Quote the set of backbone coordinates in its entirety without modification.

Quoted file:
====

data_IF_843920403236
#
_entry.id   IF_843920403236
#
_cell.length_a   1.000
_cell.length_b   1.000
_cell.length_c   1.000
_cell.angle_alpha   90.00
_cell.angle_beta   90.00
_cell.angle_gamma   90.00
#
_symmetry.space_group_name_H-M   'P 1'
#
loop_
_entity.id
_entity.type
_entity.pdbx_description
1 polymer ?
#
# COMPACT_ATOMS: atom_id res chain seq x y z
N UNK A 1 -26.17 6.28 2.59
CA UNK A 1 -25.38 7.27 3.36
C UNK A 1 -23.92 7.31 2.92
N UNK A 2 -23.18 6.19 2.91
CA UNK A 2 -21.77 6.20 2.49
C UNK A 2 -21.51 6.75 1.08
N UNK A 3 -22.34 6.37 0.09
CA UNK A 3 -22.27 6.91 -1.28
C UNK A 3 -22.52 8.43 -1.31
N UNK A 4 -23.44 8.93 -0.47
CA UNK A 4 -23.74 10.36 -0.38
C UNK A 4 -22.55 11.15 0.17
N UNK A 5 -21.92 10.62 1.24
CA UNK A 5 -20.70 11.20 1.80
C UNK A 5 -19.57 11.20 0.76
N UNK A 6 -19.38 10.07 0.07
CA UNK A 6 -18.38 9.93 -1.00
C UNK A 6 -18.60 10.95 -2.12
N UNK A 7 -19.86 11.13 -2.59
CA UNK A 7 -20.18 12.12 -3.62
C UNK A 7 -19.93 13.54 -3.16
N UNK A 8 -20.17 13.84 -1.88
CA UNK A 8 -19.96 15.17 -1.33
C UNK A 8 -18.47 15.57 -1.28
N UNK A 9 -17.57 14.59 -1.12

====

data_IF_843920403236
#
_entry.id   IF_843920403236
#
_cell.length_a   1.000
_cell.length_b   1.000
_cell.length_c   1.000
_cell.angle_alpha   90.00
_cell.angle_beta   90.00
_cell.angle_gamma   90.00
#
_symmetry.space_group_name_H-M   'P 1'
#
loop_
_entity.id
_entity.type
_entity.pdbx_description
1 polymer ?
#
# COMPACT_ATOMS: atom_id res chain seq x y z
N UNK A 1 -26.17 6.28 2.59
CA UNK A 1 -25.38 7.27 3.36
C UNK A 1 -23.92 7.31 2.92
N UNK A 2 -23.18 6.19 2.91
CA UNK A 2 -21.77 6.20 2.49
C UNK A 2 -21.51 6.75 1.08
N UNK A 3 -22.34 6.37 0.09
CA UNK A 3 -22.27 6.91 -1.28
C UNK A 3 -22.52 8.43 -1.31
N UNK A 4 -23.44 8.93 -0.47
CA UNK A 4 -23.74 10.36 -0.38
C UNK A 4 -22.55 11.15 0.17
N UNK A 5 -21.92 10.62 1.24
CA UNK A 5 -20.70 11.20 1.80
C UNK A 5 -19.57 11.20 0.76
N UNK A 6 -19.38 10.07 0.07
CA UNK A 6 -18.38 9.93 -1.00
C UNK A 6 -18.60 10.95 -2.12
N UNK A 7 -19.86 11.13 -2.59
CA UNK A 7 -20.18 12.12 -3.62
C UNK A 7 -19.93 13.54 -3.16
N UNK A 8 -20.17 13.84 -1.88
CA UNK A 8 -19.96 15.17 -1.33
C UNK A 8 -18.47 15.57 -1.28
N UNK A 9 -17.57 14.59 -1.12